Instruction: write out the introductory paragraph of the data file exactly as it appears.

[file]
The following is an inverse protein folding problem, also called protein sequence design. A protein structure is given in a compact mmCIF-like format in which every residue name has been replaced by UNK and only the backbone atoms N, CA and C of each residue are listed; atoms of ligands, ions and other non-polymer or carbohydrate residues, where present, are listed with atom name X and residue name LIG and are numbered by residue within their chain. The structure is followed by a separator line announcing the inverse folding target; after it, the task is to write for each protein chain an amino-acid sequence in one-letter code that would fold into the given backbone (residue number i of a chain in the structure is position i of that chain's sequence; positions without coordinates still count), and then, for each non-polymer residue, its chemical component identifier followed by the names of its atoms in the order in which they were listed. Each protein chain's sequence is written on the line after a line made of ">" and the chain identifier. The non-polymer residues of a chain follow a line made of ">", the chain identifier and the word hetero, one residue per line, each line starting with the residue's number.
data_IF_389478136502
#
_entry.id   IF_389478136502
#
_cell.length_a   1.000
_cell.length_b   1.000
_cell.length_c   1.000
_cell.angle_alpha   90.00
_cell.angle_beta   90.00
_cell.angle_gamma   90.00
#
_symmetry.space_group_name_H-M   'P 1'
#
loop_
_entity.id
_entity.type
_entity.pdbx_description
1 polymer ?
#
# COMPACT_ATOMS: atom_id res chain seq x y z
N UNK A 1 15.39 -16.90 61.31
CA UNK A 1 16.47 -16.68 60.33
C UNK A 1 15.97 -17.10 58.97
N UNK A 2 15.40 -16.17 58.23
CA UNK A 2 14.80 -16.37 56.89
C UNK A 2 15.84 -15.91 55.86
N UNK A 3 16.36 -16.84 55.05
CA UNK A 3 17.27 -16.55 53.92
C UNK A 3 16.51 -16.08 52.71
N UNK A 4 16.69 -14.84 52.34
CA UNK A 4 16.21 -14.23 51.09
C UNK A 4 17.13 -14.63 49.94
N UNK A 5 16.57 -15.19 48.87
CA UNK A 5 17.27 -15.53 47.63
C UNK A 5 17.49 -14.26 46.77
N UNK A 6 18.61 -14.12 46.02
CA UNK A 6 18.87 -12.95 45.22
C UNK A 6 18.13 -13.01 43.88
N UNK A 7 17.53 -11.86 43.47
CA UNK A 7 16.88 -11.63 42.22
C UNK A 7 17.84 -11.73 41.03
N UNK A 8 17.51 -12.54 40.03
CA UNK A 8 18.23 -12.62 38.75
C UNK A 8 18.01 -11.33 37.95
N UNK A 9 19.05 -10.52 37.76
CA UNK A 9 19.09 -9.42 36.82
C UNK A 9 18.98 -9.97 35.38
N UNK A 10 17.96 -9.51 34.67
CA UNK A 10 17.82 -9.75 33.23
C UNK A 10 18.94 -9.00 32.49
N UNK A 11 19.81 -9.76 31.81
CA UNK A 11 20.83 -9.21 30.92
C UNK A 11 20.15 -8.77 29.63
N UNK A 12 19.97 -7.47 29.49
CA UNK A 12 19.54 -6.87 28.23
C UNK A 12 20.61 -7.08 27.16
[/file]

The following is an inverse protein folding problem, also called protein sequence design. A protein structure is given in a compact mmCIF-like format in which every residue name has been replaced by UNK and only the backbone atoms N, CA and C of each residue are listed; atoms of ligands, ions and other non-polymer or carbohydrate residues, where present, are listed with atom name X and residue name LIG and are numbered by residue within their chain. The structure is followed by a separator line announcing the inverse folding target; after it, the task is to write for each protein chain an amino-acid sequence in one-letter code that would fold into the given backbone (residue number i of a chain in the structure is position i of that chain's sequence; positions without coordinates still count), and then, for each non-polymer residue, its chemical component identifier followed by the names of its atoms in the order in which they were listed. Each protein chain's sequence is written on the line after a line made of ">" and the chain identifier. The non-polymer residues of a chain follow a line made of ">", the chain identifier and the word hetero, one residue per line, each line starting with the residue's number.